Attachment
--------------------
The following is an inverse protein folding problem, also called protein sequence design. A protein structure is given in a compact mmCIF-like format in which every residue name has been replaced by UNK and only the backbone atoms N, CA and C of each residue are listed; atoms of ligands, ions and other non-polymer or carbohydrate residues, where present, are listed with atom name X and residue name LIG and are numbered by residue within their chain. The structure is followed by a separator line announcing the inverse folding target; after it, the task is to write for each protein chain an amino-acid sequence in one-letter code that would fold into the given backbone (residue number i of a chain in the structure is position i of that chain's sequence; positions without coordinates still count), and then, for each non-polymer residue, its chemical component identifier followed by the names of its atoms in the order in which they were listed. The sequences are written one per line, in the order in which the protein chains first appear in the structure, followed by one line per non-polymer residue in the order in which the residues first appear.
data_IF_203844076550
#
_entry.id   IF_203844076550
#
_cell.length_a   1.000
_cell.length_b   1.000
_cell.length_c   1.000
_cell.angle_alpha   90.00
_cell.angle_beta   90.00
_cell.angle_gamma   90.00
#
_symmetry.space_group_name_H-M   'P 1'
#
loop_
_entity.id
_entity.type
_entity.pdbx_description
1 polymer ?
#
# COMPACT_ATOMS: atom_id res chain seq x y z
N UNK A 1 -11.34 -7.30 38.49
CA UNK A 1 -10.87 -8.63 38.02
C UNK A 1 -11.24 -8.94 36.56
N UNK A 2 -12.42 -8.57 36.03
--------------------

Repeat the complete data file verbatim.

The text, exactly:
The following is an inverse protein folding problem, also called protein sequence design. A protein structure is given in a compact mmCIF-like format in which every residue name has been replaced by UNK and only the backbone atoms N, CA and C of each residue are listed; atoms of ligands, ions and other non-polymer or carbohydrate residues, where present, are listed with atom name X and residue name LIG and are numbered by residue within their chain. The structure is followed by a separator line announcing the inverse folding target; after it, the task is to write for each protein chain an amino-acid sequence in one-letter code that would fold into the given backbone (residue number i of a chain in the structure is position i of that chain's sequence; positions without coordinates still count), and then, for each non-polymer residue, its chemical component identifier followed by the names of its atoms in the order in which they were listed. The sequences are written one per line, in the order in which the protein chains first appear in the structure, followed by one line per non-polymer residue in the order in which the residues first appear.
data_IF_203844076550
#
_entry.id   IF_203844076550
#
_cell.length_a   1.000
_cell.length_b   1.000
_cell.length_c   1.000
_cell.angle_alpha   90.00
_cell.angle_beta   90.00
_cell.angle_gamma   90.00
#
_symmetry.space_group_name_H-M   'P 1'
#
loop_
_entity.id
_entity.type
_entity.pdbx_description
1 polymer ?
#
# COMPACT_ATOMS: atom_id res chain seq x y z
N UNK A 1 -11.34 -7.30 38.49
CA UNK A 1 -10.87 -8.63 38.02
C UNK A 1 -11.24 -8.94 36.56
N UNK A 2 -12.42 -8.57 36.03